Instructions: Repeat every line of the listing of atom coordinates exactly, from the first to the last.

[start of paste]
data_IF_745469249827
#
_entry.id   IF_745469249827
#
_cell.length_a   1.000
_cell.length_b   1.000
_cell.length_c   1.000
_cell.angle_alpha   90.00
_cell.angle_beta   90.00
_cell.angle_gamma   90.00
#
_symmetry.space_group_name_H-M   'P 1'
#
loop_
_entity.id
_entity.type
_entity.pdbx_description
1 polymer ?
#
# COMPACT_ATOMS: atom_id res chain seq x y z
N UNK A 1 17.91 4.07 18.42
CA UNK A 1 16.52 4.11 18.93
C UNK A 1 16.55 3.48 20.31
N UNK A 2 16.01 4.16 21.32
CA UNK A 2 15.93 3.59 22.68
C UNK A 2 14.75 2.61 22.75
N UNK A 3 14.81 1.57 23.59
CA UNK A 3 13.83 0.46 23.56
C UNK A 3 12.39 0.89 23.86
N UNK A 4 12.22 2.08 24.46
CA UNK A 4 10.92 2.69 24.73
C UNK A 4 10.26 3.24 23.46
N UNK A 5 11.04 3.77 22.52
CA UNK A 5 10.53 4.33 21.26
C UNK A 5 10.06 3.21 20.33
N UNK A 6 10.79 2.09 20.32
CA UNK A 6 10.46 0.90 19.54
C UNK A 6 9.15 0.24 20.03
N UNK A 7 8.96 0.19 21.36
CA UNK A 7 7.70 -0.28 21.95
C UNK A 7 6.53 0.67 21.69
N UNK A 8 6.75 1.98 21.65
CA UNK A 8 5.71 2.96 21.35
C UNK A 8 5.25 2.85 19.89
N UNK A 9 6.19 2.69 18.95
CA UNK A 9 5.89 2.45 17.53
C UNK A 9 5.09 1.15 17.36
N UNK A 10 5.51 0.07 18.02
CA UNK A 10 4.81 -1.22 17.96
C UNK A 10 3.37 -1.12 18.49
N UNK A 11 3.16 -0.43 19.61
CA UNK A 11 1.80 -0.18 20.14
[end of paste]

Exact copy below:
data_IF_745469249827
#
_entry.id   IF_745469249827
#
_cell.length_a   1.000
_cell.length_b   1.000
_cell.length_c   1.000
_cell.angle_alpha   90.00
_cell.angle_beta   90.00
_cell.angle_gamma   90.00
#
_symmetry.space_group_name_H-M   'P 1'
#
loop_
_entity.id
_entity.type
_entity.pdbx_description
1 polymer ?
#
# COMPACT_ATOMS: atom_id res chain seq x y z
N UNK A 1 17.91 4.07 18.42
CA UNK A 1 16.52 4.11 18.93
C UNK A 1 16.55 3.48 20.31
N UNK A 2 16.01 4.16 21.32
CA UNK A 2 15.93 3.59 22.68
C UNK A 2 14.75 2.61 22.75
N UNK A 3 14.81 1.57 23.59
CA UNK A 3 13.83 0.46 23.56
C UNK A 3 12.39 0.89 23.86
N UNK A 4 12.22 2.08 24.46
CA UNK A 4 10.92 2.69 24.73
C UNK A 4 10.26 3.24 23.46
N UNK A 5 11.04 3.77 22.52
CA UNK A 5 10.53 4.33 21.26
C UNK A 5 10.06 3.21 20.33
N UNK A 6 10.79 2.09 20.32
CA UNK A 6 10.46 0.90 19.54
C UNK A 6 9.15 0.24 20.03
N UNK A 7 8.96 0.19 21.36
CA UNK A 7 7.70 -0.28 21.95
C UNK A 7 6.53 0.67 21.69
N UNK A 8 6.75 1.98 21.65
CA UNK A 8 5.71 2.96 21.35
C UNK A 8 5.25 2.85 19.89
N UNK A 9 6.19 2.69 18.95
CA UNK A 9 5.89 2.45 17.53
C UNK A 9 5.09 1.15 17.36
N UNK A 10 5.51 0.07 18.02
CA UNK A 10 4.81 -1.22 17.96
C UNK A 10 3.37 -1.12 18.49
N UNK A 11 3.16 -0.43 19.61
CA UNK A 11 1.80 -0.18 20.14